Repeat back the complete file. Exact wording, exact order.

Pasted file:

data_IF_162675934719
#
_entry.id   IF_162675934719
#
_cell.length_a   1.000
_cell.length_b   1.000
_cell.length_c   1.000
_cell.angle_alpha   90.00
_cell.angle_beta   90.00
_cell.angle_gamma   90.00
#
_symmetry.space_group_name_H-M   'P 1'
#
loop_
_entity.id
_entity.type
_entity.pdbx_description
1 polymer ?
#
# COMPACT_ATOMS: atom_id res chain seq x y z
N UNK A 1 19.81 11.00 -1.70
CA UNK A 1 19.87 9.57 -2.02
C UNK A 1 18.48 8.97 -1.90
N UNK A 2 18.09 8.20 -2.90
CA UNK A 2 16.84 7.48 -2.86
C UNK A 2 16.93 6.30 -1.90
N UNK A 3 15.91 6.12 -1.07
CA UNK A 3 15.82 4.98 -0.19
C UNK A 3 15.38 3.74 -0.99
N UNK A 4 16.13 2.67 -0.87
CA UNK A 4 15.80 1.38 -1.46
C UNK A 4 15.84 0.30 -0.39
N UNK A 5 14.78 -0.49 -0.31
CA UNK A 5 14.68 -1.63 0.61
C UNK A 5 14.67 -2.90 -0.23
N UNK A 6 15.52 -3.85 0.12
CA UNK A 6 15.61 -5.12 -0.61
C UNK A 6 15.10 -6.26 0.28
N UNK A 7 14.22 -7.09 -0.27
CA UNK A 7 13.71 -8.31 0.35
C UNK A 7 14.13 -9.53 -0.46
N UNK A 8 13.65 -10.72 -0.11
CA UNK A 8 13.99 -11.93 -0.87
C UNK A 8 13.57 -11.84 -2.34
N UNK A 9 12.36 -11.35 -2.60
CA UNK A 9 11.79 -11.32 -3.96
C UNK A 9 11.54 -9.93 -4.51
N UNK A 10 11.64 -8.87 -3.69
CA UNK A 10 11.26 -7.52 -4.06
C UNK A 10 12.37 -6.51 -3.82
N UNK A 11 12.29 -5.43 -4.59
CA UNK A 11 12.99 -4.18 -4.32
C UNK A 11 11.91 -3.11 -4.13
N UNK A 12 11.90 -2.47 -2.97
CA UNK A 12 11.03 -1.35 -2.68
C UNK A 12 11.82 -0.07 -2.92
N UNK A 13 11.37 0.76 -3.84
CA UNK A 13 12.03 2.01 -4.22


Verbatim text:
data_IF_162675934719
#
_entry.id   IF_162675934719
#
_cell.length_a   1.000
_cell.length_b   1.000
_cell.length_c   1.000
_cell.angle_alpha   90.00
_cell.angle_beta   90.00
_cell.angle_gamma   90.00
#
_symmetry.space_group_name_H-M   'P 1'
#
loop_
_entity.id
_entity.type
_entity.pdbx_description
1 polymer ?
#
# COMPACT_ATOMS: atom_id res chain seq x y z
N UNK A 1 19.81 11.00 -1.70
CA UNK A 1 19.87 9.57 -2.02
C UNK A 1 18.48 8.97 -1.90
N UNK A 2 18.09 8.20 -2.90
CA UNK A 2 16.84 7.48 -2.86
C UNK A 2 16.93 6.30 -1.90
N UNK A 3 15.91 6.12 -1.07
CA UNK A 3 15.82 4.98 -0.19
C UNK A 3 15.38 3.74 -0.99
N UNK A 4 16.13 2.67 -0.87
CA UNK A 4 15.80 1.38 -1.46
C UNK A 4 15.84 0.30 -0.39
N UNK A 5 14.78 -0.49 -0.31
CA UNK A 5 14.68 -1.63 0.61
C UNK A 5 14.67 -2.90 -0.23
N UNK A 6 15.52 -3.85 0.12
CA UNK A 6 15.61 -5.12 -0.61
C UNK A 6 15.10 -6.26 0.28
N UNK A 7 14.22 -7.09 -0.27
CA UNK A 7 13.71 -8.31 0.35
C UNK A 7 14.13 -9.53 -0.46
N UNK A 8 13.65 -10.72 -0.11
CA UNK A 8 13.99 -11.93 -0.87
C UNK A 8 13.57 -11.84 -2.34
N UNK A 9 12.36 -11.35 -2.60
CA UNK A 9 11.79 -11.32 -3.96
C UNK A 9 11.54 -9.93 -4.51
N UNK A 10 11.64 -8.87 -3.69
CA UNK A 10 11.26 -7.52 -4.06
C UNK A 10 12.37 -6.51 -3.82
N UNK A 11 12.29 -5.43 -4.59
CA UNK A 11 12.99 -4.18 -4.32
C UNK A 11 11.91 -3.11 -4.13
N UNK A 12 11.90 -2.47 -2.97
CA UNK A 12 11.03 -1.35 -2.68
C UNK A 12 11.82 -0.07 -2.92
N UNK A 13 11.37 0.76 -3.84
CA UNK A 13 12.03 2.01 -4.22